Today I helped another friend get his electric car road-legal again. And all through the day I watched as people stopped, stared, and asked questions.
“Is that really an electric car? Is it legal? Did you make it?
You can’t blame them of course. After all, the car in question was a City El – a little single seat bubble car first made in Denmark and then later manufactured in Germany. You can still buy one brand new today. If there’s any vehicle out there which will attract stares it’s the City El.
It’s a funny looking vehicle which is incredibly narrow and rather long for a single seat car. It screams “I’m different” from every single millimeter of it’s plastic bodied, electric powered shell. If you drive one you shouldn’t expect to be unnoticed.
With the original City Els (or Mini Els as they were first known) now over twenty years old it does beg the question as to why they haven’t become more popular?
I have an article given to me by another City El driver of a 1993 news article with John Prescott MP, praising these new vehicles as the breakthrough that the UK needed to help ease the transport crises of the early 90s. And yet, here we are, sixteen years later and still waiting for that revolution to happen. And people still ask, in a non-believing way, if that funny little ‘thing’ being driven around the parking lot is a real car.
Well, not really. Let’s face it, the City El isn’t anything more than a town commuting vehicle. But that’s okay. It’s what it was built to do. It was never meant to be a vehicle to compete with a full size car. But as far as a getting noticed goes it certainly should have done that by now. It should have people clambering all over the Internet, checking out these fantastic things called Electric Cars. That hasn’t apparently happened yet. Why?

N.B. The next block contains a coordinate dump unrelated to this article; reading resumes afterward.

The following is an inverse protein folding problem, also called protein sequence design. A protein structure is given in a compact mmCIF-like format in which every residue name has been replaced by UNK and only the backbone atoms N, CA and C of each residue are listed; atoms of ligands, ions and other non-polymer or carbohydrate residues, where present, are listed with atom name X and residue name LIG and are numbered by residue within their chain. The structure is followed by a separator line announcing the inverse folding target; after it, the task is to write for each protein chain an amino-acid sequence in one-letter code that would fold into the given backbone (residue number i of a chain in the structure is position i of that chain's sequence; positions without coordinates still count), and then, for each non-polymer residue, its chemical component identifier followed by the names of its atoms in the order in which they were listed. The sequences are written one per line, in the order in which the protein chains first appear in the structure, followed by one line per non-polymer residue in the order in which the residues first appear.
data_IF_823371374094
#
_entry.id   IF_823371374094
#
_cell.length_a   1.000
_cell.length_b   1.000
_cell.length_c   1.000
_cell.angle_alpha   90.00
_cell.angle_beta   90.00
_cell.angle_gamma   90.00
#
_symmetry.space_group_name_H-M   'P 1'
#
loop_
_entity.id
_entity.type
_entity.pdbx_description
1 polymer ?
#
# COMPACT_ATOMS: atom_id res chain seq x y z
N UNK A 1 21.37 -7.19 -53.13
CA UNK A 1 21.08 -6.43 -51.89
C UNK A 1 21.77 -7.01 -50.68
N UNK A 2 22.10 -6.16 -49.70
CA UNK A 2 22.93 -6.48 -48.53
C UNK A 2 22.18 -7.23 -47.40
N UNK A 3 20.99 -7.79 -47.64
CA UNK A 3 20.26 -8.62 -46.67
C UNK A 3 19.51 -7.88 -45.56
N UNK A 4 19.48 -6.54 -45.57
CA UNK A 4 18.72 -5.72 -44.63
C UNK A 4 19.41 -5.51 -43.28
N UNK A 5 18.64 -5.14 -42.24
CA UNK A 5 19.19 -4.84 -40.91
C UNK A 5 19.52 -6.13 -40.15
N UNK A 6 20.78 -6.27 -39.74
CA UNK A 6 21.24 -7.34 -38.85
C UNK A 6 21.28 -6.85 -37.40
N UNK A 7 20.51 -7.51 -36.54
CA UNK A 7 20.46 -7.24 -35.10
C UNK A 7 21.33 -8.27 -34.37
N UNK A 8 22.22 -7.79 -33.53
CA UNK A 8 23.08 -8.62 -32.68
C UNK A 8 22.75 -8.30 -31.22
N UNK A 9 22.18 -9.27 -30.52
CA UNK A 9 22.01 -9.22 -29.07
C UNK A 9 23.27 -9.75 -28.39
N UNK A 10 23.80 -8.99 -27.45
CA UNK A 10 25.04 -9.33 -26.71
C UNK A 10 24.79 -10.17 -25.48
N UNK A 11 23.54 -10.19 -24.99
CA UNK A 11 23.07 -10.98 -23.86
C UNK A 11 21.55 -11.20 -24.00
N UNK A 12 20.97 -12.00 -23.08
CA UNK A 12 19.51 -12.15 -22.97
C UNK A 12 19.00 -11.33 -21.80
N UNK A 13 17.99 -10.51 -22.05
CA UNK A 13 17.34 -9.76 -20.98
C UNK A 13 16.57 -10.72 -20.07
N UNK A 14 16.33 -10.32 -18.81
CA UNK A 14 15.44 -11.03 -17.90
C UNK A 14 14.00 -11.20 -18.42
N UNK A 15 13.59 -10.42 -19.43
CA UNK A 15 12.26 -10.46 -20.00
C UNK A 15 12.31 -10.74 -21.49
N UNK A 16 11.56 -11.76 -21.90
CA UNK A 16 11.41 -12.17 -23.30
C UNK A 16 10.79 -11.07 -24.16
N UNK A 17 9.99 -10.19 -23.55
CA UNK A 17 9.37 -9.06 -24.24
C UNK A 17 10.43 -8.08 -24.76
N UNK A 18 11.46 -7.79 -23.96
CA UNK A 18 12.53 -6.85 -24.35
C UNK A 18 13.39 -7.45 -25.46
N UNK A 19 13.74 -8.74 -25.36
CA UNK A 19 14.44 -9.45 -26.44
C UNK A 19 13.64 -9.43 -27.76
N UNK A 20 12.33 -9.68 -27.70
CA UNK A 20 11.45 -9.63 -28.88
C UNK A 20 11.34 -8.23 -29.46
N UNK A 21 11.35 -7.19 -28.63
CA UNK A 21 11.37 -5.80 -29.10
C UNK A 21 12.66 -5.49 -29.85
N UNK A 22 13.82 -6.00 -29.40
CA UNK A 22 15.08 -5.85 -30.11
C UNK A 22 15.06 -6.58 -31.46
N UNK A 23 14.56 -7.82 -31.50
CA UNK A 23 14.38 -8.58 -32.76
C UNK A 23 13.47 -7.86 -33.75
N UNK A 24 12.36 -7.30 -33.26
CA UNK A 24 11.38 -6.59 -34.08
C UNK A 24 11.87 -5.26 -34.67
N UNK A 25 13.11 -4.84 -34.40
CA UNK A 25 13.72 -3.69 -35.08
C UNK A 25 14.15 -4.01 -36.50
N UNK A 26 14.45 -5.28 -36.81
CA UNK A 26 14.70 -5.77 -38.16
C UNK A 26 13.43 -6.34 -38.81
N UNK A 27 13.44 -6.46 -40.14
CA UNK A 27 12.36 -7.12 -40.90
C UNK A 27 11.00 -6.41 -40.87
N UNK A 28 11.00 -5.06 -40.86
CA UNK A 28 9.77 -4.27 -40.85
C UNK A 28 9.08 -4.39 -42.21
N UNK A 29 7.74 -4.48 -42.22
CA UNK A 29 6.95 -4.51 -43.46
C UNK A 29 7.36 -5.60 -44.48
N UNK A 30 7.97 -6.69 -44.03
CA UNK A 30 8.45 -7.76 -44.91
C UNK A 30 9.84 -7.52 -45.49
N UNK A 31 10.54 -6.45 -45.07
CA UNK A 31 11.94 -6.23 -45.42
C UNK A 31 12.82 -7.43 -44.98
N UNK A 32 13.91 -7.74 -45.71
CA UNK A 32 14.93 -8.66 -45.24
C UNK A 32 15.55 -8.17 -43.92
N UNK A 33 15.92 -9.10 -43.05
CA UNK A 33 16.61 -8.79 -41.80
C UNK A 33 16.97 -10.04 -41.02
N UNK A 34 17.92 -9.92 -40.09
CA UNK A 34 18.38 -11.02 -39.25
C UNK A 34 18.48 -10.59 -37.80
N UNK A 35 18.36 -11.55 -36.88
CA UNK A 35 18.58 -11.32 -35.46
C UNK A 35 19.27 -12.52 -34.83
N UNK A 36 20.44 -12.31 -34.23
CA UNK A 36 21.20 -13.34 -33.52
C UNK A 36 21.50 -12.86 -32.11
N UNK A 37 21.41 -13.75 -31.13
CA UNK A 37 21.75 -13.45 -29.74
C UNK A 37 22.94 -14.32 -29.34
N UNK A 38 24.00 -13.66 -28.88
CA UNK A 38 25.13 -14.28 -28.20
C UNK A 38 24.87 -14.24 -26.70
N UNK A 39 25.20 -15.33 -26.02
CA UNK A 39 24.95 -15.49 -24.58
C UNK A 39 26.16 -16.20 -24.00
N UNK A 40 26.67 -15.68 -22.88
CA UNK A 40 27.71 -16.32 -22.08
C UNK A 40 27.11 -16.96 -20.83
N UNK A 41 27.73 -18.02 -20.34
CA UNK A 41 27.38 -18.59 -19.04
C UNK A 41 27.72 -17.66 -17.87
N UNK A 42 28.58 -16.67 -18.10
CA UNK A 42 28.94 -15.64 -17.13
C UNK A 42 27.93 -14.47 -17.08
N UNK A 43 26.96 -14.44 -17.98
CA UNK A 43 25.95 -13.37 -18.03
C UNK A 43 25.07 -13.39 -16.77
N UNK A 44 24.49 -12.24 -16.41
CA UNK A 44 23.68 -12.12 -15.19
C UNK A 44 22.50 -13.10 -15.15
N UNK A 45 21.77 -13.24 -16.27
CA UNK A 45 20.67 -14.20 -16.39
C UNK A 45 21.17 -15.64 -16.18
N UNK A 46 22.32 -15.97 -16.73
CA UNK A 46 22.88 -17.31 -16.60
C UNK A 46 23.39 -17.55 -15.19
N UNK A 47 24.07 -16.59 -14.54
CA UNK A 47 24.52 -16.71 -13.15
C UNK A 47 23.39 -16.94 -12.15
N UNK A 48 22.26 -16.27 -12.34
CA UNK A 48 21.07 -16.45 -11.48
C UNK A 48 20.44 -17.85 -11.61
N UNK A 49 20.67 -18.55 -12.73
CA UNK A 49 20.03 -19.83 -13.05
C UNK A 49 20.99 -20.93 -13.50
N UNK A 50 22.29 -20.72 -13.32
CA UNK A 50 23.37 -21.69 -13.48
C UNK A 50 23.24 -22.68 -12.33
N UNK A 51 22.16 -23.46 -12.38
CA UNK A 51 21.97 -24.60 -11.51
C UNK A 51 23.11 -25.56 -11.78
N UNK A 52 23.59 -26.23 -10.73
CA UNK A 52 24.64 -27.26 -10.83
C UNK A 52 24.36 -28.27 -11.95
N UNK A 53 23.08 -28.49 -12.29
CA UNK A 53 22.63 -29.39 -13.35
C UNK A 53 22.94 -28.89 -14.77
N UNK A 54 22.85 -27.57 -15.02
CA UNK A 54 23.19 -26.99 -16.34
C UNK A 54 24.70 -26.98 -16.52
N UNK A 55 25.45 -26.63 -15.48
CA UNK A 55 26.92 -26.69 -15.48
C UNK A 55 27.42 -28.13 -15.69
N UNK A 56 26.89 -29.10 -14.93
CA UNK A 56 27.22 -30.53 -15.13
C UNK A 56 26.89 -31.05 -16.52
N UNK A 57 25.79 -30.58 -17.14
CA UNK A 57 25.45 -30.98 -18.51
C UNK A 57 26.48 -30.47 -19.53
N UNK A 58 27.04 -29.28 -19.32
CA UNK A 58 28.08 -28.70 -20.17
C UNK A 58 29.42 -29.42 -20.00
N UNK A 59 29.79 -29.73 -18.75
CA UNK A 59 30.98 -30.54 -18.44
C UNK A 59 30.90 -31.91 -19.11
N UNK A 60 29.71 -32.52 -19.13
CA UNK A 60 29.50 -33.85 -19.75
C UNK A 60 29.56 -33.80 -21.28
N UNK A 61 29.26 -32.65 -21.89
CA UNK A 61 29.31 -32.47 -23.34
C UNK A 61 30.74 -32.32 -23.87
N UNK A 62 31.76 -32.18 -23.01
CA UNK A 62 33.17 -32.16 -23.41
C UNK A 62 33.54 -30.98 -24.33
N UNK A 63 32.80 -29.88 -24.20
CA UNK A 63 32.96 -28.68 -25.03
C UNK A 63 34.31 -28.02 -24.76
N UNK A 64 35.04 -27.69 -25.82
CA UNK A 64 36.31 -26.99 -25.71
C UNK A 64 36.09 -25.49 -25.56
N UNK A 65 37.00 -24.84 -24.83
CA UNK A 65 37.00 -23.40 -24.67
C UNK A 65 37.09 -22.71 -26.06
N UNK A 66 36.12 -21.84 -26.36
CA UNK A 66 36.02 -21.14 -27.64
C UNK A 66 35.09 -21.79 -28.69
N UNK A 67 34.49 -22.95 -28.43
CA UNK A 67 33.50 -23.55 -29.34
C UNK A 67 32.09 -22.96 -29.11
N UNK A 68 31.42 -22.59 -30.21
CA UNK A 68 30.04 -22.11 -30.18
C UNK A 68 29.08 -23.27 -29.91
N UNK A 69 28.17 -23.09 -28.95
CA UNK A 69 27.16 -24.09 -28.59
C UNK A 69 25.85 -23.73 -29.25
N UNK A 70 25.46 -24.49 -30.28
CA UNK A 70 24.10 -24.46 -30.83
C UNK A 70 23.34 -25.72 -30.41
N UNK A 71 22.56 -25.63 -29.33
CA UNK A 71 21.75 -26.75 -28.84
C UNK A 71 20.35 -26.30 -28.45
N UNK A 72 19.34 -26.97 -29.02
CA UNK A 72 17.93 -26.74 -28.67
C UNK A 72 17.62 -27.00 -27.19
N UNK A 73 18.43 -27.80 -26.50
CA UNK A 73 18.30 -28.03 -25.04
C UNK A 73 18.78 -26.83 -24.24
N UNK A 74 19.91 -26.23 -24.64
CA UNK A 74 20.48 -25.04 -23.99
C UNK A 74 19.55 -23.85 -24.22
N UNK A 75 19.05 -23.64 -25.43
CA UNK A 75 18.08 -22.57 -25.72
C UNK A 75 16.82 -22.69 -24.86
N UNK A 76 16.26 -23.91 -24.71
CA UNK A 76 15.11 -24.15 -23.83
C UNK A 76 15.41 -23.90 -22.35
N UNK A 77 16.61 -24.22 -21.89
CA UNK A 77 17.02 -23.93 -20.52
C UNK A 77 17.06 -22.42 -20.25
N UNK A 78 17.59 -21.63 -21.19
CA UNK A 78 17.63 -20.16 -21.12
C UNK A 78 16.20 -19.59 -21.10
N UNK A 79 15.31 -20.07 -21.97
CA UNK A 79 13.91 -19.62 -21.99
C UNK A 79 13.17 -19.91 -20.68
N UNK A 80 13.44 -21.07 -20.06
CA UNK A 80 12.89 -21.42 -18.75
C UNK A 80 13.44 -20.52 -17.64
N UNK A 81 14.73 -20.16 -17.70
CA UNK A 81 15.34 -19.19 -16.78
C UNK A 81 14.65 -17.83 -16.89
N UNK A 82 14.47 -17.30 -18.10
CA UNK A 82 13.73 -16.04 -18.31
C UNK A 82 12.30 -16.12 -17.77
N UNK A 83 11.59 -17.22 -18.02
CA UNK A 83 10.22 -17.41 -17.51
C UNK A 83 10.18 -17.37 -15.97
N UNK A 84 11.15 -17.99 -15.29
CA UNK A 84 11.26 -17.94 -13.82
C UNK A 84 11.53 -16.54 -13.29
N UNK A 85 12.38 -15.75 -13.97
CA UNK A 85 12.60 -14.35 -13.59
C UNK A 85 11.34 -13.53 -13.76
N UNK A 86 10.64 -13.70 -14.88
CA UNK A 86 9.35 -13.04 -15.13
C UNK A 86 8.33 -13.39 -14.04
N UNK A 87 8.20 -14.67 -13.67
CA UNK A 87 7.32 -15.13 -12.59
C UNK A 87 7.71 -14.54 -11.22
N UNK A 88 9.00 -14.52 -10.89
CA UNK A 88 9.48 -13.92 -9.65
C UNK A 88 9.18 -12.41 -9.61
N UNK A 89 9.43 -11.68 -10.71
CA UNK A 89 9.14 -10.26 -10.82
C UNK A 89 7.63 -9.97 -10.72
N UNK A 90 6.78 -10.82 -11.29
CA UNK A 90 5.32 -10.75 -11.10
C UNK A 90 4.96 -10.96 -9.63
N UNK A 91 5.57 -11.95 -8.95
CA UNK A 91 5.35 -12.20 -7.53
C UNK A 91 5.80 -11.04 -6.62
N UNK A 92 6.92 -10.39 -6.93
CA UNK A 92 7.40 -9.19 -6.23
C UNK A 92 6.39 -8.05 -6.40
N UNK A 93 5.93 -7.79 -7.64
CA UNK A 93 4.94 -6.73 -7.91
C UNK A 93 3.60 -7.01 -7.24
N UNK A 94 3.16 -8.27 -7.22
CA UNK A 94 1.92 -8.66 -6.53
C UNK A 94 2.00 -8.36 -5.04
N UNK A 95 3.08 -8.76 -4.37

Is it because vehicles like the City El and G Wiz are too much of a joke? Is it because of the rabid ravings of true petrol heads like Jeremy Clarkson? No? Is it lack of incentive? Lack of interest? Apethy?
I’m not sure. But watching excited people point and stare as an El goes past, or coming up to the tiny bubble car in a parking lot to ponder at what-on-earth it is really makes me smile. People are interested. They do want to know more.They’re clamoring for more information. They want to know how they can get one, or how they can drive smarter and cheaper. I’d much rather own an EV which didn’t look any different from a regular car, but that’s unlikely to get people’s attention on the street because a regular looking EV is just that – another car which doesn’t stand out. For every normal looking EV we need a few of those quirky and unusual EVs to help people realise that EVs exist… That EVs could make a difference.
Today another Mini El got back on the road. Hopefully it’s quirky looks and unusual shape will help get folks thinking about changing the way they drive and thinking:
Could I go electric too?